U.S. Representative Elissa Slotkin introduced a bill that aims to monitor PFAS in drinking water.
The Democratic congresswoman’s bill seeks to amend the Safe Drinking Water Act. If passed it would require public water systems to test for at least 30 types of PFAS.
The Environmental Protection Agency (EPA) currently isn’t required to test drinking water for PFAS.
Representative Slotkin says it’s important to test for these chemicals.
“Because a lot of communities, I mean most communities, don’t naturally test for this," Slotkin said. "And we know, particularly in a place like Michigan … that we need to start doing it."
Slotkin says other PFAS monitoring bills have asked smaller municipalities to test their water, but testing can be expensive.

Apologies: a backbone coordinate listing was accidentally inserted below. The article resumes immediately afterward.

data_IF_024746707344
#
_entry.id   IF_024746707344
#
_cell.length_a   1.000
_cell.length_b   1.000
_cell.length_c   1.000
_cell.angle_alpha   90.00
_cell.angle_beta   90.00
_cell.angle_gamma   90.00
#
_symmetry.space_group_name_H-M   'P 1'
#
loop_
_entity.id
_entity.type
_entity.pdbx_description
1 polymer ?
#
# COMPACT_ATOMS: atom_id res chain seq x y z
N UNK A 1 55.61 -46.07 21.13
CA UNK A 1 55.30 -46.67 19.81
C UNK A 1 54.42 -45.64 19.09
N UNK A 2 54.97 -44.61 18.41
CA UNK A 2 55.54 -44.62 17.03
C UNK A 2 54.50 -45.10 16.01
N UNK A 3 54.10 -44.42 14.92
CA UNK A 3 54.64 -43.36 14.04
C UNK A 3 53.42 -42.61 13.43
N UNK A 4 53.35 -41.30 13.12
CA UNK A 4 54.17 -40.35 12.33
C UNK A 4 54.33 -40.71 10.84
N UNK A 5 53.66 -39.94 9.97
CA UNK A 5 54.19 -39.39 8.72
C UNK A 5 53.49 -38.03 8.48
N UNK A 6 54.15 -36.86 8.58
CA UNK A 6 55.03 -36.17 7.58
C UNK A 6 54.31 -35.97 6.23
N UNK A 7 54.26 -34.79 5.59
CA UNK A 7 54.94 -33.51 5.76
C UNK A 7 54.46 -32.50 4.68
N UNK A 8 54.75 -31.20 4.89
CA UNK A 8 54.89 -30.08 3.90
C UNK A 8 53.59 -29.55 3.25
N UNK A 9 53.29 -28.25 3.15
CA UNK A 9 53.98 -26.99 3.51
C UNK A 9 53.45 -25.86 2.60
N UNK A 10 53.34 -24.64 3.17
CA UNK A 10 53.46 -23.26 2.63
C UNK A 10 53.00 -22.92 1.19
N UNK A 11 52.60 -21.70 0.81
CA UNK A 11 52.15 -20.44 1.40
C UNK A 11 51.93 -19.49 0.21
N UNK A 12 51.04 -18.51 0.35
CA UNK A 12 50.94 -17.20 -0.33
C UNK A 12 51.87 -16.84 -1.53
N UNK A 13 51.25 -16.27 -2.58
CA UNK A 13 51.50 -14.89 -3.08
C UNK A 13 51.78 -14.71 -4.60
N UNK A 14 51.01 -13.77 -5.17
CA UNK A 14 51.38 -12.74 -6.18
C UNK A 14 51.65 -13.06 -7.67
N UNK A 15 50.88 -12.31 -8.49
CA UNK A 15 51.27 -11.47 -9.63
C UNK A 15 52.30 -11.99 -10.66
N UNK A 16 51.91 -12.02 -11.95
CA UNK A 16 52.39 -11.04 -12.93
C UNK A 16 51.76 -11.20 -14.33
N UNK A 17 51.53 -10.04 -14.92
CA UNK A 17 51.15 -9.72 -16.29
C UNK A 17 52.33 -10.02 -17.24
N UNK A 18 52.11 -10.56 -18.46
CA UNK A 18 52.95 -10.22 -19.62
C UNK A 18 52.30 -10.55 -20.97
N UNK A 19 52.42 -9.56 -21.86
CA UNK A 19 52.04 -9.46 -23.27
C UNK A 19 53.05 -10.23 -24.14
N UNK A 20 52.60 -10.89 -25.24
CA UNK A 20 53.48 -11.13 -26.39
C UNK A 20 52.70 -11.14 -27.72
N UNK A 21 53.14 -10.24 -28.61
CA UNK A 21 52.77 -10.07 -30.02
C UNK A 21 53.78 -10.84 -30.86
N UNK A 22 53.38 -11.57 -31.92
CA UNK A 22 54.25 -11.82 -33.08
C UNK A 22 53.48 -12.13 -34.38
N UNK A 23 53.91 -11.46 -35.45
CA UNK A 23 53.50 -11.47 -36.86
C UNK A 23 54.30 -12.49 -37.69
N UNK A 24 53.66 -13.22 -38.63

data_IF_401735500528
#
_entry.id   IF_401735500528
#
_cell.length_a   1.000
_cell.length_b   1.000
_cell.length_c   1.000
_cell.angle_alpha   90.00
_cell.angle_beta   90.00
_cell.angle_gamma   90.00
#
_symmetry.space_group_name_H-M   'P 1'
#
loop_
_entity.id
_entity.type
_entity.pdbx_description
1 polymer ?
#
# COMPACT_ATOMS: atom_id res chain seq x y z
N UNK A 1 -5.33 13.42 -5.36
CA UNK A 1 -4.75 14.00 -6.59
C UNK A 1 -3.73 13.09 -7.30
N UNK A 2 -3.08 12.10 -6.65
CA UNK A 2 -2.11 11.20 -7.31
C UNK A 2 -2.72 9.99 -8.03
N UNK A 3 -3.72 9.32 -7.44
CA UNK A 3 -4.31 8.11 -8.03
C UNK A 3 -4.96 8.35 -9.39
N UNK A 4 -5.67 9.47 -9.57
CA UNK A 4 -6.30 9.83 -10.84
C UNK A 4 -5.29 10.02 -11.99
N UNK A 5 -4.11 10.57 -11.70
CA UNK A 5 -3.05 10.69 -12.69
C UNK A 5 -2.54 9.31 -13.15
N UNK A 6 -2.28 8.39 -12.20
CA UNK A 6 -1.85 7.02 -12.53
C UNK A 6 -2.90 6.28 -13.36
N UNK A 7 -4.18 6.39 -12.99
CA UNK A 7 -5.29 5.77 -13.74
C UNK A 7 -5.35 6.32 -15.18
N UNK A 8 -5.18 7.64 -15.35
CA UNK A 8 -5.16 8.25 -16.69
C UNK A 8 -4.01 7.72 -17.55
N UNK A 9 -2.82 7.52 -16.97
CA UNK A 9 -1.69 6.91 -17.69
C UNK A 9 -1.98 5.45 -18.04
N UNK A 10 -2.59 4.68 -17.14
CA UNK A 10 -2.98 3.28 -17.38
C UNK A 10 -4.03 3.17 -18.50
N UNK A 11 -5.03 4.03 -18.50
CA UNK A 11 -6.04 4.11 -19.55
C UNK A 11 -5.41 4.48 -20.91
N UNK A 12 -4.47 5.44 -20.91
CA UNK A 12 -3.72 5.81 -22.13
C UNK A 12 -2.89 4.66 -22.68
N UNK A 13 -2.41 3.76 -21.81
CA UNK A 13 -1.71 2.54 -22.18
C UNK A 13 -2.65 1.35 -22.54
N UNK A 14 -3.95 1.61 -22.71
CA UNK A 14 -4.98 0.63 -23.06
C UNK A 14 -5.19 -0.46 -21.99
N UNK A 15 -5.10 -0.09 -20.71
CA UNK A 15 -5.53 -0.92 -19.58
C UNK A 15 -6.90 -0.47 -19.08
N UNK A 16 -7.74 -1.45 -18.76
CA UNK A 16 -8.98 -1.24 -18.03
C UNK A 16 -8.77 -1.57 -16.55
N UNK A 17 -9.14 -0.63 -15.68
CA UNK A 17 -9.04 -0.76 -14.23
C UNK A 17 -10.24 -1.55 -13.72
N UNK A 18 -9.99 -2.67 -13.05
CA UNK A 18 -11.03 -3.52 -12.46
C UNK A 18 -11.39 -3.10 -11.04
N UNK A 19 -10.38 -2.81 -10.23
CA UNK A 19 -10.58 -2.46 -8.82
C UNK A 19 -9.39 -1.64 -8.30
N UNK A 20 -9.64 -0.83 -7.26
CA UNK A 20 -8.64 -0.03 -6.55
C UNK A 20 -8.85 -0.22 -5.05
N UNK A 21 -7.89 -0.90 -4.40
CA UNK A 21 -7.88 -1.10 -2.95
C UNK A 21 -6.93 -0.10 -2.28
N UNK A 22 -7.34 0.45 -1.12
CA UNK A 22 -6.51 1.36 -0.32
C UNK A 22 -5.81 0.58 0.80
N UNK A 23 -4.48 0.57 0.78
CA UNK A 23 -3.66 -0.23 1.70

“So this one has an authorization for funds for communities of 10,000 persons or less to make sure they have the money to cover the additional testing,” she said.
The bill would also require the EPA to post the results of drinking water tests on its website.
Michigan is one of the few states actively looking for PFAS contaminated sites, and thus, has one of the highest number of known sites in the country.
Slotkin says it is great to work with people on both sides of the political aisle on an issue that is important.
“It doesn’t matter if you’re a Democrat or a Republican or an Independent -- if you’re going to hand your child a glass of water, you should be confident it won’t cause cancer or other lifelong health issues -- that’s your family and that’s about safety,” she said.